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The Curious Case of Dr. Beck Weathers… or Mountain Climbing after LASIK (Part 1)

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LASIK and Mountain Climbing (Pt 1)

Dr. Beck Weathers is probably one of the best known mountain-climbing LASIK patients of all times. The thing is, he never had LASIK surgery.

For those of you who are not familiar with Dr. Weathers’ story, let’s go back to the second half of the 1990s. Weathers, a Dallas, Texas pathologist, was an experienced mountain climber with six of the world’s seven highest peaks under his belt. With careful planning, consideration and more training, an attempt at the highest peak in the world – 29,096 feet above sea level – was an achievable goal.

lasik and mountain climbingClimbing Mount Everest was relatively uneventful for Weathers and his fellow mountaineers until they reached Base Camp 4 in May of 1996. Within a few days of reaching Base Camp 4, and while hiking to the summit, Weathers began to lose his sight. Not only was his vision blurry, but he had additional difficulty seeing at night. As he progressed in altitude, his vision decreased. He decided not to ascend to the summit of Everest. In addition, there was a large, powerful storm bearing down hard and fast.

In a series of missteps and misjudgments, five people in Weathers’ climbing party died. Weathers was left for dead, but, somehow through his blindness, managed to stumble down the mountain to Base Camp 4 and survived. He lost his right arm from his mid-forearm down, his fingers and thumb from his right hand, parts of both feet and most of his nose. He also experienced UV burns across his eyes. His nose has since been reconstructed. His eyesight returned after reaching lower altitudes.

Initially reported in mass media and through Jon Krakauer’s best selling 1996 book (and 1997 film) Into Thin Air, Weathers and his fellow adventurers’ saga has been told and retold over the past few years. Weathers himself tells his story in the 2001 publication Left For Dead. All told, 1996 marked the highest number of deaths on Mount Everest ever in recorded history.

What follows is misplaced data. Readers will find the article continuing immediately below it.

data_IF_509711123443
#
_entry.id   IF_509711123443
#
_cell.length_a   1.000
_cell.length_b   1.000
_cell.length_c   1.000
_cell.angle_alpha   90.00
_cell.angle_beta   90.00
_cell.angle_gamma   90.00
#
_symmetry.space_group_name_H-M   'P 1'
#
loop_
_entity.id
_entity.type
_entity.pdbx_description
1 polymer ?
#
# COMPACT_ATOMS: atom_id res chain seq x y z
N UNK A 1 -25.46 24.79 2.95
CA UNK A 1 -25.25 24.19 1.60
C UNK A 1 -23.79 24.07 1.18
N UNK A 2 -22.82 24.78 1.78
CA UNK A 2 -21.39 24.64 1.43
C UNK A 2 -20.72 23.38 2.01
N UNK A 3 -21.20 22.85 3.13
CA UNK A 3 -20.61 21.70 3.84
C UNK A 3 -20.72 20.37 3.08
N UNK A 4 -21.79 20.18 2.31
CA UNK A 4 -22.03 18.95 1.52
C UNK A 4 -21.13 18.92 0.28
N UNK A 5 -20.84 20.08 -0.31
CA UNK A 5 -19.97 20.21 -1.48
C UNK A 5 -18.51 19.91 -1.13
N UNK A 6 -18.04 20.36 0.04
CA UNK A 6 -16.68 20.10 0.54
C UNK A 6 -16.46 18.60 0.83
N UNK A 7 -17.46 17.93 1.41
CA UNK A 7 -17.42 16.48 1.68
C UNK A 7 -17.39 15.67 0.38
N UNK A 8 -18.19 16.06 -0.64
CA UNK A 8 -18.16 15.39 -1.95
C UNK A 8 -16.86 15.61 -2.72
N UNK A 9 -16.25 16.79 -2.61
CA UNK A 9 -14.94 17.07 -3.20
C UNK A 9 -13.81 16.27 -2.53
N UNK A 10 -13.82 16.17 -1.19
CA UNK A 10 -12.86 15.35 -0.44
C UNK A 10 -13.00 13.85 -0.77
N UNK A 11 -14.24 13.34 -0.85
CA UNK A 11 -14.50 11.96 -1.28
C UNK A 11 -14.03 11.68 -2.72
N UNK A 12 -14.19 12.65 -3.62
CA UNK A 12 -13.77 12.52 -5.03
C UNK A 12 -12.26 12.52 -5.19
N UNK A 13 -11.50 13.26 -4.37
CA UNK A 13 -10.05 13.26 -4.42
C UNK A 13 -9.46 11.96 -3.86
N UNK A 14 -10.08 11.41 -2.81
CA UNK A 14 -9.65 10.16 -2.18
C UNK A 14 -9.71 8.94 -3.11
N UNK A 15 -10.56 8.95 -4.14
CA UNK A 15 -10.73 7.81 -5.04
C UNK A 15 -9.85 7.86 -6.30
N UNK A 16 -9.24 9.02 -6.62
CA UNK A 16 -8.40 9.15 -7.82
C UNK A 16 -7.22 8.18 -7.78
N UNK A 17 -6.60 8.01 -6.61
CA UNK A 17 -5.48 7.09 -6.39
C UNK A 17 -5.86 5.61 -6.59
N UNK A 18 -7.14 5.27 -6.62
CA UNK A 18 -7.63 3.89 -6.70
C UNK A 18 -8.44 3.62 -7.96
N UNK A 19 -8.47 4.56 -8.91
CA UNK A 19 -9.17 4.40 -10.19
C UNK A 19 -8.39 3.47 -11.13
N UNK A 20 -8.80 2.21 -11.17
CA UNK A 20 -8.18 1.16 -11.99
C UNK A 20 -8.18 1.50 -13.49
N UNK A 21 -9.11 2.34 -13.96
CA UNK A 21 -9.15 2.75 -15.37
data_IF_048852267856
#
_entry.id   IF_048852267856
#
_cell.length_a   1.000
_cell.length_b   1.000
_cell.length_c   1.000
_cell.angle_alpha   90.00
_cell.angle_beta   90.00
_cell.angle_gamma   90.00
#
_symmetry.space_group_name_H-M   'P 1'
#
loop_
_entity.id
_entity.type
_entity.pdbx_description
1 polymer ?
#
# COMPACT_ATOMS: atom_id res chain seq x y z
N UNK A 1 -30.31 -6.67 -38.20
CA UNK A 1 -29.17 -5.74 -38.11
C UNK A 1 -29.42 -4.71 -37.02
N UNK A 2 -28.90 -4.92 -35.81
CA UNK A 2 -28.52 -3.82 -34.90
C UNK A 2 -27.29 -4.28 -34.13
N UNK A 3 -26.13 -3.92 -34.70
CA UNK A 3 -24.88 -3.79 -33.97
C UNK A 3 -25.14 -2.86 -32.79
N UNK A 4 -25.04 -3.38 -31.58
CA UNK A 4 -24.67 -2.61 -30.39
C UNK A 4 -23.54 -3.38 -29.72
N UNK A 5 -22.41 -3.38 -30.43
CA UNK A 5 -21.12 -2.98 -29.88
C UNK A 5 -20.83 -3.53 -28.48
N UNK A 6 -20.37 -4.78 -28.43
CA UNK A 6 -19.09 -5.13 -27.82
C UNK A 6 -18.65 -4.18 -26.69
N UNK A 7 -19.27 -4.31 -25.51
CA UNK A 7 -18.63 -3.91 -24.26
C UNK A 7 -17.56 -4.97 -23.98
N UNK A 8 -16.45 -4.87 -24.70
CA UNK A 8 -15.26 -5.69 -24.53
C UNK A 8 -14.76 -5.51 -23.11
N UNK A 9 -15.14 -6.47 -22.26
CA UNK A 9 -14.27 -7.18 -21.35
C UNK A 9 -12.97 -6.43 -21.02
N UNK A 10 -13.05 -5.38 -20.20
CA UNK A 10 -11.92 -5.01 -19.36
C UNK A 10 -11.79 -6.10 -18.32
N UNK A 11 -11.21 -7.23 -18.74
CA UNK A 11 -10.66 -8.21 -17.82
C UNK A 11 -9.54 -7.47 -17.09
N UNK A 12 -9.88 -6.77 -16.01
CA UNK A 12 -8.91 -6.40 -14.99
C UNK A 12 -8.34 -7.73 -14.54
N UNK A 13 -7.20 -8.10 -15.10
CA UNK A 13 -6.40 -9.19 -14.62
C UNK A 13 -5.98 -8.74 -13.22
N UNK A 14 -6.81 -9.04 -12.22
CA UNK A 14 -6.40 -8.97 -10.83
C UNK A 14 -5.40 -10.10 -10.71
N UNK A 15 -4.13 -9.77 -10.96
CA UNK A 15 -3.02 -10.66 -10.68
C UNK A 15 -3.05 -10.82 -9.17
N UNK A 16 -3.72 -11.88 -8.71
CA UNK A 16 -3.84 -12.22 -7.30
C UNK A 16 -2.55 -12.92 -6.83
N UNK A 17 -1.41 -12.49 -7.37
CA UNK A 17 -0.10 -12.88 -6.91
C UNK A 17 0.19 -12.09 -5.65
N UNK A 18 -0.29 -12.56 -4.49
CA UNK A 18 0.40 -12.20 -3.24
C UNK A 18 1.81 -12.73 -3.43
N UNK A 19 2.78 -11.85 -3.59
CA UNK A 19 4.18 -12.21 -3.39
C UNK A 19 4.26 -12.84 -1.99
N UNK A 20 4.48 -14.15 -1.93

Radial Keratotomy and Incisions

While not discounting the courage and skill it took to survive in these conditions, what Weathers had done was to fail to disclose his eye surgery to his expedition leaders prior to setting out. In addition, depending on which sources you use, the surgery was relatively recent, reportedly done anywhere from two years to one week prior to him leaving for Nepal.

radial keratotomy or lasikWeathers had undergone Radial Keratotomy (RK), an earlier form of refractive surgery that does not use lasers. LASIK surgery reshapes the cornea with cool ultraviolet light, using a microscopically precise computer-aided Excimer laser to sculpt away aberrations. Radial keratotomy, on the other hand, is done manually with a diamond blade. In RK, multiple incisions are made across the surface of the cornea, radiating out like the spokes on a bicycle wheel, and greater nearsightedness requires more incisions. Combine the extreme decrease in air pressure with deep incisions that may not be fully healed, and the body will compensate at the point of least resistance. The corneal incisions opened and distorted Dr. Weathers’ vision.

LASIK and Mountain Climbing

To say that the curious case of Dr. Beck Weathers is extreme would be an understatement. And climbing Mount Everest? Only about 3,000 people have done so since Sir Edmund Hillary and Tenzing Norgay first did it in 1953 (5,000 people by some accounts). But, in this current era of extreme sports and cutting-edge advancements in laser technologies, what are the boundaries of LASIK in the 21st century?

Even people who have not had LASIK and similar laser vision correction procedures can occasionally experience visual complications at high altitudes. Those who have had bladeless LASIK, custom wavefront LASIK, PRK, epi-LASIK and similar cornea surgeries may be at a slightly higher risk, but many patients have no problems whatsoever. What can you expect if you enjoy mountain climbing, skiing or similar sports but want to have LASIK surgery?

Part II will discuss the myths and realities regarding LASIK and mountain climbing. Come back to read more!

If you’re a mountain climber, extreme skier, or have questions about other recreational sports and LASIK surgery, contact us today for an appointment. Dr. Ilan Cohen is an expert in cornea and refractive surgery in New York and New Jersey. He would be happy to answer your questions about LASIK surgery and the many laser vision correction options available today to suit your lifestyle.
 


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